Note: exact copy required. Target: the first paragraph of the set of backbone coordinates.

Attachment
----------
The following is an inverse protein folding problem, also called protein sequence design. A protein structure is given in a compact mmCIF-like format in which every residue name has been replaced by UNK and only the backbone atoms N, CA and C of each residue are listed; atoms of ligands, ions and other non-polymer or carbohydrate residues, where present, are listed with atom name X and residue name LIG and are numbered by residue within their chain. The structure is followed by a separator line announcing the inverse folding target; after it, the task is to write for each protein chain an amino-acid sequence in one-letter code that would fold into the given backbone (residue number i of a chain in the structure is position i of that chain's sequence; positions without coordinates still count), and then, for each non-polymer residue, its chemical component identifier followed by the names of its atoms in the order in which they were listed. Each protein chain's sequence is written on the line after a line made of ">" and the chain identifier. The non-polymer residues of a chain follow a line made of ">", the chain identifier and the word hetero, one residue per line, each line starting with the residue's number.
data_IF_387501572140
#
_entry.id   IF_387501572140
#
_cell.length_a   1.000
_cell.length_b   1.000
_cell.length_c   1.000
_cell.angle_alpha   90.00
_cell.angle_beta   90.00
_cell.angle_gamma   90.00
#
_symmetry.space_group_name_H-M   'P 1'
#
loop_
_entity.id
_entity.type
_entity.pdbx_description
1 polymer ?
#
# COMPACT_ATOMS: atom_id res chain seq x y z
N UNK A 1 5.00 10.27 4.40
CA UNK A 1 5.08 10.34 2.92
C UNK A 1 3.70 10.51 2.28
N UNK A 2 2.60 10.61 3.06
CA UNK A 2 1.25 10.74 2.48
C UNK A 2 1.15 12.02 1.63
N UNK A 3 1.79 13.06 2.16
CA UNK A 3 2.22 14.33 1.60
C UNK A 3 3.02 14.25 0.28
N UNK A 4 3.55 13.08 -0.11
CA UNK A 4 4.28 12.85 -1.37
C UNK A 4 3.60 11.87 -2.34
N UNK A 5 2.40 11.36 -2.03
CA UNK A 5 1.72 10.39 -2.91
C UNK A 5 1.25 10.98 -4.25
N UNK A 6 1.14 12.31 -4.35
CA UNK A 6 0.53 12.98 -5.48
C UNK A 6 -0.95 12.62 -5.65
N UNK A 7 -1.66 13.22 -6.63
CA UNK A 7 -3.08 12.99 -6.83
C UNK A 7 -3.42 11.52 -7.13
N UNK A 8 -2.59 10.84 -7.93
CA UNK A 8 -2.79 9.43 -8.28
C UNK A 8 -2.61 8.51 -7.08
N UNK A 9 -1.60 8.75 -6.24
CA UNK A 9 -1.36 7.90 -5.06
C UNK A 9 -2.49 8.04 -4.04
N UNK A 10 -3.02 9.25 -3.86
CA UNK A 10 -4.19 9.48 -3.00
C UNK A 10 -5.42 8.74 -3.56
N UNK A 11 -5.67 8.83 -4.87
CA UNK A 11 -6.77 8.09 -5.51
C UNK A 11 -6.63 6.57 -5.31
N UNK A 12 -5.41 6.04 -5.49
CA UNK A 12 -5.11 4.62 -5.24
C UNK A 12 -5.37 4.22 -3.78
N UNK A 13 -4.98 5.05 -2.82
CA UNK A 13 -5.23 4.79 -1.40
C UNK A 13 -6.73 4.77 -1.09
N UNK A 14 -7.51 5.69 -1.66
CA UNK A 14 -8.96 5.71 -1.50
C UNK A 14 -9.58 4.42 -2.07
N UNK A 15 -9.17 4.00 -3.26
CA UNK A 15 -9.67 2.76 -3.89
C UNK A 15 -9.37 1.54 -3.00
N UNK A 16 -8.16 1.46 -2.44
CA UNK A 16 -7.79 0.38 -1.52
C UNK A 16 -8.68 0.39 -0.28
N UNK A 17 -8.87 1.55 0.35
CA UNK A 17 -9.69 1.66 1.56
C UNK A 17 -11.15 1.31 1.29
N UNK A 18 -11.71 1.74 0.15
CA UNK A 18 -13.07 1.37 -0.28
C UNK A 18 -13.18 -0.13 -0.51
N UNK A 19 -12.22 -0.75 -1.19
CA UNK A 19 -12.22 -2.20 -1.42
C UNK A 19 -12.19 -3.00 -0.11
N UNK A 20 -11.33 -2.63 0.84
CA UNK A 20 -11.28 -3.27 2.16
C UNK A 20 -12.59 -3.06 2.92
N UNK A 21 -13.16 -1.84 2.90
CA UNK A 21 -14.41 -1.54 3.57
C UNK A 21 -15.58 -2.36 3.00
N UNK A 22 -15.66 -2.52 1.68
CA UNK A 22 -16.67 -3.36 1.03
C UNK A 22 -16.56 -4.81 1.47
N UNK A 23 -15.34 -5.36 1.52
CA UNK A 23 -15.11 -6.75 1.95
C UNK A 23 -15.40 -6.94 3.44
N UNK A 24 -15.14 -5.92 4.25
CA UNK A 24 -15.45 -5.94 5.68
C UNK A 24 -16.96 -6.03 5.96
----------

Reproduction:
The following is an inverse protein folding problem, also called protein sequence design. A protein structure is given in a compact mmCIF-like format in which every residue name has been replaced by UNK and only the backbone atoms N, CA and C of each residue are listed; atoms of ligands, ions and other non-polymer or carbohydrate residues, where present, are listed with atom name X and residue name LIG and are numbered by residue within their chain. The structure is followed by a separator line announcing the inverse folding target; after it, the task is to write for each protein chain an amino-acid sequence in one-letter code that would fold into the given backbone (residue number i of a chain in the structure is position i of that chain's sequence; positions without coordinates still count), and then, for each non-polymer residue, its chemical component identifier followed by the names of its atoms in the order in which they were listed. Each protein chain's sequence is written on the line after a line made of ">" and the chain identifier. The non-polymer residues of a chain follow a line made of ">", the chain identifier and the word hetero, one residue per line, each line starting with the residue's number.